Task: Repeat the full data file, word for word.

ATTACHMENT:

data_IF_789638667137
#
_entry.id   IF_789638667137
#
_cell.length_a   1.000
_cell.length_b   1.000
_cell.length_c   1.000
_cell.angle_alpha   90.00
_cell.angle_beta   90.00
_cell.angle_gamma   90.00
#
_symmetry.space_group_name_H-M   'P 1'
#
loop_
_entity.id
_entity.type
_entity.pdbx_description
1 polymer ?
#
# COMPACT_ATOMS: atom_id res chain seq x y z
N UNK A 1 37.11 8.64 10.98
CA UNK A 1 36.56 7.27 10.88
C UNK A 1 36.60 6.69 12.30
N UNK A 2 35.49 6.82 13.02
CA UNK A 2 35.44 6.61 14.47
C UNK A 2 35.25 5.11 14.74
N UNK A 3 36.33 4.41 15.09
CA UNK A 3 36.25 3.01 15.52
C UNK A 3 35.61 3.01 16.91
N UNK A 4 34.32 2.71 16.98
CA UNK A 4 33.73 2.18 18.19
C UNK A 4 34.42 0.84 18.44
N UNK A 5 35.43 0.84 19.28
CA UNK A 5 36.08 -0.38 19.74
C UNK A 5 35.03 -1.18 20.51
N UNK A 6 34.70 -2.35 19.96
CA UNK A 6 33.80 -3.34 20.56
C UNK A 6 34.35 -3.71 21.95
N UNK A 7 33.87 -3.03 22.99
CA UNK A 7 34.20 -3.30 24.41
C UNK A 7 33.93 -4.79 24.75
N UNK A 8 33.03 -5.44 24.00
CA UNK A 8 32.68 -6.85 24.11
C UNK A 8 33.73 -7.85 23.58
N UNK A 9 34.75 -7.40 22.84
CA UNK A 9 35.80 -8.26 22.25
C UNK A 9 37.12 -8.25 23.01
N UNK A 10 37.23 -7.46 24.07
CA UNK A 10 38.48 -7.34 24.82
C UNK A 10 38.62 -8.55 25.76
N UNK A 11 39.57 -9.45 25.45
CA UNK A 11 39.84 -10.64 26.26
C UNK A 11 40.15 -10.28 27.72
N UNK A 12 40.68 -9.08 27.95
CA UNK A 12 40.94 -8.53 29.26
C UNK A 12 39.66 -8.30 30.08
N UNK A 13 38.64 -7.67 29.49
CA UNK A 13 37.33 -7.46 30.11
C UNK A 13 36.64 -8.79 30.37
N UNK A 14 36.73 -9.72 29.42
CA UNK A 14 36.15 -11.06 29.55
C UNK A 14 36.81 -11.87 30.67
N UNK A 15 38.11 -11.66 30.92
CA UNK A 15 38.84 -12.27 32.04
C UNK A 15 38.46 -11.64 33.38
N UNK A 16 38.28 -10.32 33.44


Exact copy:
data_IF_789638667137
#
_entry.id   IF_789638667137
#
_cell.length_a   1.000
_cell.length_b   1.000
_cell.length_c   1.000
_cell.angle_alpha   90.00
_cell.angle_beta   90.00
_cell.angle_gamma   90.00
#
_symmetry.space_group_name_H-M   'P 1'
#
loop_
_entity.id
_entity.type
_entity.pdbx_description
1 polymer ?
#
# COMPACT_ATOMS: atom_id res chain seq x y z
N UNK A 1 37.11 8.64 10.98
CA UNK A 1 36.56 7.27 10.88
C UNK A 1 36.60 6.69 12.30
N UNK A 2 35.49 6.82 13.02
CA UNK A 2 35.44 6.61 14.47
C UNK A 2 35.25 5.11 14.74
N UNK A 3 36.33 4.41 15.09
CA UNK A 3 36.25 3.01 15.52
C UNK A 3 35.61 3.01 16.91
N UNK A 4 34.32 2.71 16.98
CA UNK A 4 33.73 2.18 18.19
C UNK A 4 34.42 0.84 18.44
N UNK A 5 35.43 0.84 19.28
CA UNK A 5 36.08 -0.38 19.74
C UNK A 5 35.03 -1.18 20.51
N UNK A 6 34.70 -2.35 19.96
CA UNK A 6 33.80 -3.34 20.56
C UNK A 6 34.35 -3.71 21.95
N UNK A 7 33.87 -3.03 22.99
CA UNK A 7 34.20 -3.30 24.41
C UNK A 7 33.93 -4.79 24.75
N UNK A 8 33.03 -5.44 24.00
CA UNK A 8 32.68 -6.85 24.11
C UNK A 8 33.73 -7.85 23.58
N UNK A 9 34.75 -7.40 22.84
CA UNK A 9 35.80 -8.26 22.25
C UNK A 9 37.12 -8.25 23.01
N UNK A 10 37.23 -7.46 24.07
CA UNK A 10 38.48 -7.34 24.82
C UNK A 10 38.62 -8.55 25.76
N UNK A 11 39.57 -9.45 25.45
CA UNK A 11 39.84 -10.64 26.26
C UNK A 11 40.15 -10.28 27.72
N UNK A 12 40.68 -9.08 27.95
CA UNK A 12 40.94 -8.53 29.26
C UNK A 12 39.66 -8.30 30.08
N UNK A 13 38.64 -7.67 29.49
CA UNK A 13 37.33 -7.46 30.11
C UNK A 13 36.64 -8.79 30.37
N UNK A 14 36.73 -9.72 29.42
CA UNK A 14 36.15 -11.06 29.55
C UNK A 14 36.81 -11.87 30.67
N UNK A 15 38.11 -11.66 30.92
CA UNK A 15 38.84 -12.27 32.04
C UNK A 15 38.46 -11.64 33.38
N UNK A 16 38.28 -10.32 33.44